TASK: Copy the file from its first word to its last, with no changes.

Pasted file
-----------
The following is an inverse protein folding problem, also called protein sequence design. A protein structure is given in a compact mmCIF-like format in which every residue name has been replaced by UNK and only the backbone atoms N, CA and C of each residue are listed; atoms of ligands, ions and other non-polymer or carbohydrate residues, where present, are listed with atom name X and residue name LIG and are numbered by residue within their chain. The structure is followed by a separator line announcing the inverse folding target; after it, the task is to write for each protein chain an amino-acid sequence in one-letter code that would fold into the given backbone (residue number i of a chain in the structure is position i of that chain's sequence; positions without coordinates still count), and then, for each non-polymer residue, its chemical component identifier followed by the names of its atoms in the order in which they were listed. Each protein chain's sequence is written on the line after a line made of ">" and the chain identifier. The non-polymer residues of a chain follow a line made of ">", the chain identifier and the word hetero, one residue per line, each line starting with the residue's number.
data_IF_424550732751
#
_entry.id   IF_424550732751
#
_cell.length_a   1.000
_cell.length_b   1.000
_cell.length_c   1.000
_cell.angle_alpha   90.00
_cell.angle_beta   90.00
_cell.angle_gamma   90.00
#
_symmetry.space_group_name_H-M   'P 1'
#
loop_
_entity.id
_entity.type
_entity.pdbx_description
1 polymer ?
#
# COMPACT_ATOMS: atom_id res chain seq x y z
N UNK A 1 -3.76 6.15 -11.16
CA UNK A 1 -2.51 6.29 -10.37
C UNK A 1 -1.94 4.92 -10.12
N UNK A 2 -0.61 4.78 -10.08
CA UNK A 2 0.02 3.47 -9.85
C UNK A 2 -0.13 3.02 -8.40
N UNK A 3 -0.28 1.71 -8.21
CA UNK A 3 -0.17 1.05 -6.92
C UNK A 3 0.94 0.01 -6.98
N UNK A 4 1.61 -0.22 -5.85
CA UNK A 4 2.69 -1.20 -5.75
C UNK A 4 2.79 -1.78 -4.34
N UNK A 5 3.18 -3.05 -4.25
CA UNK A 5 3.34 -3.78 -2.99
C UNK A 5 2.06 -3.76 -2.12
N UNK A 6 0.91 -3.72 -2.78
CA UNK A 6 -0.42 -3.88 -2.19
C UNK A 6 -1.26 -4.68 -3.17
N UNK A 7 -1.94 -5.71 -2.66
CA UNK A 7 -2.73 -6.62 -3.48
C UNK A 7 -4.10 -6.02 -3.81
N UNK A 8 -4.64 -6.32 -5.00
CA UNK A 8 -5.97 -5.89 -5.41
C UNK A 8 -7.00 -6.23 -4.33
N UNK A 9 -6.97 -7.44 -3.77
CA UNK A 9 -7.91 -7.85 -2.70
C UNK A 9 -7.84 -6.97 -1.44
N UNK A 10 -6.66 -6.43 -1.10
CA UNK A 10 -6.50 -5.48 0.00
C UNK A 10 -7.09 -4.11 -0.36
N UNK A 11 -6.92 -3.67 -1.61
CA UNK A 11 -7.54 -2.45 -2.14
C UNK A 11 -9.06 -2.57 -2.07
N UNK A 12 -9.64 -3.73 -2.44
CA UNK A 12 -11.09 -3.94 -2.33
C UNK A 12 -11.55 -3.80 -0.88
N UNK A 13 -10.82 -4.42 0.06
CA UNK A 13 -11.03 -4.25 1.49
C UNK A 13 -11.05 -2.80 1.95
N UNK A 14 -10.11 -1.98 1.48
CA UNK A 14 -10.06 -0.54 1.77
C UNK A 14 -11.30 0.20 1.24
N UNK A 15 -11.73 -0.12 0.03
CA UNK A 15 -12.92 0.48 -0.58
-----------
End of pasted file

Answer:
The following is an inverse protein folding problem, also called protein sequence design. A protein structure is given in a compact mmCIF-like format in which every residue name has been replaced by UNK and only the backbone atoms N, CA and C of each residue are listed; atoms of ligands, ions and other non-polymer or carbohydrate residues, where present, are listed with atom name X and residue name LIG and are numbered by residue within their chain. The structure is followed by a separator line announcing the inverse folding target; after it, the task is to write for each protein chain an amino-acid sequence in one-letter code that would fold into the given backbone (residue number i of a chain in the structure is position i of that chain's sequence; positions without coordinates still count), and then, for each non-polymer residue, its chemical component identifier followed by the names of its atoms in the order in which they were listed. Each protein chain's sequence is written on the line after a line made of ">" and the chain identifier. The non-polymer residues of a chain follow a line made of ">", the chain identifier and the word hetero, one residue per line, each line starting with the residue's number.
data_IF_424550732751
#
_entry.id   IF_424550732751
#
_cell.length_a   1.000
_cell.length_b   1.000
_cell.length_c   1.000
_cell.angle_alpha   90.00
_cell.angle_beta   90.00
_cell.angle_gamma   90.00
#
_symmetry.space_group_name_H-M   'P 1'
#
loop_
_entity.id
_entity.type
_entity.pdbx_description
1 polymer ?
#
# COMPACT_ATOMS: atom_id res chain seq x y z
N UNK A 1 -3.76 6.15 -11.16
CA UNK A 1 -2.51 6.29 -10.37
C UNK A 1 -1.94 4.92 -10.12
N UNK A 2 -0.61 4.78 -10.08
CA UNK A 2 0.02 3.47 -9.85
C UNK A 2 -0.13 3.02 -8.40
N UNK A 3 -0.28 1.71 -8.21
CA UNK A 3 -0.17 1.05 -6.92
C UNK A 3 0.94 0.01 -6.98
N UNK A 4 1.61 -0.22 -5.85
CA UNK A 4 2.69 -1.20 -5.75
C UNK A 4 2.79 -1.78 -4.34
N UNK A 5 3.18 -3.05 -4.25
CA UNK A 5 3.34 -3.78 -2.99
C UNK A 5 2.06 -3.76 -2.12
N UNK A 6 0.91 -3.72 -2.78
CA UNK A 6 -0.42 -3.88 -2.19
C UNK A 6 -1.26 -4.68 -3.17
N UNK A 7 -1.94 -5.71 -2.66
CA UNK A 7 -2.73 -6.62 -3.48
C UNK A 7 -4.10 -6.02 -3.81
N UNK A 8 -4.64 -6.32 -5.00
CA UNK A 8 -5.97 -5.89 -5.41
C UNK A 8 -7.00 -6.23 -4.33
N UNK A 9 -6.97 -7.44 -3.77
CA UNK A 9 -7.91 -7.85 -2.70
C UNK A 9 -7.84 -6.97 -1.44
N UNK A 10 -6.66 -6.43 -1.10
CA UNK A 10 -6.50 -5.48 0.00
C UNK A 10 -7.09 -4.11 -0.36
N UNK A 11 -6.92 -3.67 -1.61
CA UNK A 11 -7.54 -2.45 -2.14
C UNK A 11 -9.06 -2.57 -2.07
N UNK A 12 -9.64 -3.73 -2.44
CA UNK A 12 -11.09 -3.94 -2.33
C UNK A 12 -11.55 -3.80 -0.88
N UNK A 13 -10.82 -4.42 0.06
CA UNK A 13 -11.03 -4.25 1.49
C UNK A 13 -11.05 -2.80 1.95
N UNK A 14 -10.11 -1.98 1.48
CA UNK A 14 -10.06 -0.54 1.77
C UNK A 14 -11.30 0.20 1.24
N UNK A 15 -11.73 -0.12 0.03
CA UNK A 15 -12.92 0.48 -0.58